NBC Sports broadcast the Super Bowl over the weekend using facilities from NEP Broadcasting and Game Creek Video. Game Creek also worked with ESPN on a variety of related shows leading up to the event, writes David Fox.
NEP Supershooters (part of NEP Broadcasting) had a total of ten trucks on-site in Indianapolis. Its ND3, ND4, and SS24 (16.5m) rigs covered the main game telecast, while another six trucks helped produce a variety of game-related programming on location. Many of these trucks feature Grass Valley HD production gear (cameras, video production switchers, routers and signal conversion modules) in a variety of configurations.
NEP’s SS24 HD mobile production truck, one of the largest in the US and is comprised of two 16.5m double expanding trailers combined, has a Grass Valley Kalypso switcher, as well as Trinix NXT and Concerto Series routing switchers. The company’s SS25 truck was used for the NFL’s World Feed and carries a Kalypso, more than one dozen Grass Valley LDK 8000 Elite WorldCam HD cameras, as well as Trinix and Concerto routers.
NEP’s California truck helped broadcast the live halftime show featuring Madonna, while its Summit truck covered the NFL Hall of Fame event. The ND4, California, and Summit vehicles all include a Kalypso switcher on board.
“With the entire world watching, it’s critical that our productions look the best they can,” said George Hoover, Chief Technology Officer at NEP Broadcasting. “For our money, that means using Grass Valley equipment where it’s appropriate. We are a long-time fan of their production switchers and cameras and continue to use them whenever our clients need uncompromising quality and flexibility.”
Game Creek Video had several of its production trucks on hand for ESPN and NBC. Its Freedom truck uses a Kalypso switcher with dual external HD GVeous effects units, and handled various ESPN studio shows during the week, while its Northstar truck, with a Kayenne switcher, covered ESPN Sports Center live coverage from Pan Am Plaza, while the Larkspur unit, also with a Kayenne, broadcast for ESPN from the stadium. For NBC, Game Creek’s Victory truck, complete with Kayenne, was used to produce the Live Late Night with Jimmy Fallon show on location in Indianapolis.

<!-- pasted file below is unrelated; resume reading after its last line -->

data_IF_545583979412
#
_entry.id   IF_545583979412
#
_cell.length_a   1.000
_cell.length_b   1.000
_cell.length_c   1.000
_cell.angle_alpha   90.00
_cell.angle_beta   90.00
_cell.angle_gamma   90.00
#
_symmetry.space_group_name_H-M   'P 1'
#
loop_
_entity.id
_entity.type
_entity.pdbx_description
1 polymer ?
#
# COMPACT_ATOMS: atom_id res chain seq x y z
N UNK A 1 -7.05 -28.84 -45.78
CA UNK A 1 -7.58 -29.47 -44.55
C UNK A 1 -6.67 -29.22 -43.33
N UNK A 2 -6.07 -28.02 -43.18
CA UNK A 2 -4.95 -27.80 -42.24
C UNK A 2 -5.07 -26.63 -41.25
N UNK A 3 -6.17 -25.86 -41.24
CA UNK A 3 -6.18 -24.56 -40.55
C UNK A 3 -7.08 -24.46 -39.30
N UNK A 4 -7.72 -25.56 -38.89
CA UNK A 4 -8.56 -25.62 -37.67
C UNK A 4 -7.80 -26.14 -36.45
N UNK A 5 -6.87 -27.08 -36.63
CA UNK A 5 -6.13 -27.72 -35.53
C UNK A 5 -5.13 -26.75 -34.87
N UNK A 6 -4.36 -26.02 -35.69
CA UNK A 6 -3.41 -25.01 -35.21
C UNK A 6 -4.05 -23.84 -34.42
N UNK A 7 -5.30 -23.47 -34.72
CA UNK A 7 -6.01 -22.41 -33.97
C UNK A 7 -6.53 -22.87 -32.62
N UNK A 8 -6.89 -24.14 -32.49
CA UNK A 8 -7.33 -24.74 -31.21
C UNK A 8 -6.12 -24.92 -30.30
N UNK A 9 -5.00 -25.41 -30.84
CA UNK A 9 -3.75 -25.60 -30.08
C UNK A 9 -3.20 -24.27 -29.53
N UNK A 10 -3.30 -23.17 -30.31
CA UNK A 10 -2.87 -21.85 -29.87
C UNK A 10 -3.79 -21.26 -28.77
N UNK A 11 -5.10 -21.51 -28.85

“Live sports production is a main focus of our company and we’ve supported high-profile productions like the Super Bowl for many years, because quality and reliability matters most,” said Jeff Rosica, Executive Vice President of Grass Valley. “Customers like Game Creek and NEP Broadcasting are at the top of their game and demand the absolute best that current technology has to offer.”
10x Slow Motion
On the field, there were four NAC Hi-Motion II Ultra Slow Motion HD cameras, provided by Fletcher Camera & Lenses, Chicago, to capture the action as the New York Giants beat the New England Patriots. Fletcher said it had invested $3.5 million in the new cameras because of their advanced features, including improved image quality, simpler integration with production trucks and ease of use.
“We have had technical rehearsals every day since Tuesday and the response to the Hi-Motion II is overwhelmingly positive,” said NAC’s Andy Hayford, before the game. “Everyone from Engineering, VT and Production is ‘over the moon’ that the camera works straight out of the box and integrates like a normal camera – and the live and replay pictures are stunning.”
The Hi-Motion II uses a unique three chip CMOS sensor capable of capturing more than 10x high speed images in full HD and providing simultaneous output of both live realtime video AND ultra slow motion replay video.
The Super Bowl gets the biggest audiences for any programme in the US, and it extended its reach this year by being available online for the first time, streaming in HD using a technology called Smooth Streaming, part of Microsoft Silverlight.
Features of NBC’s Super Bowl Extra included online-only camera angles, in-game highlights, exclusive sideling reports, in-game chat, in-game tweets from Jimmy Fallon, and on-demand Super Bowl commercials – the Super Bowl being a time that advertisers make a special effort to show commercials that are particularly funny or visually sophisticated, to match the huge cost of airtime around the game (up to $4million for a 30-second slot), leading to the best commercials going viral.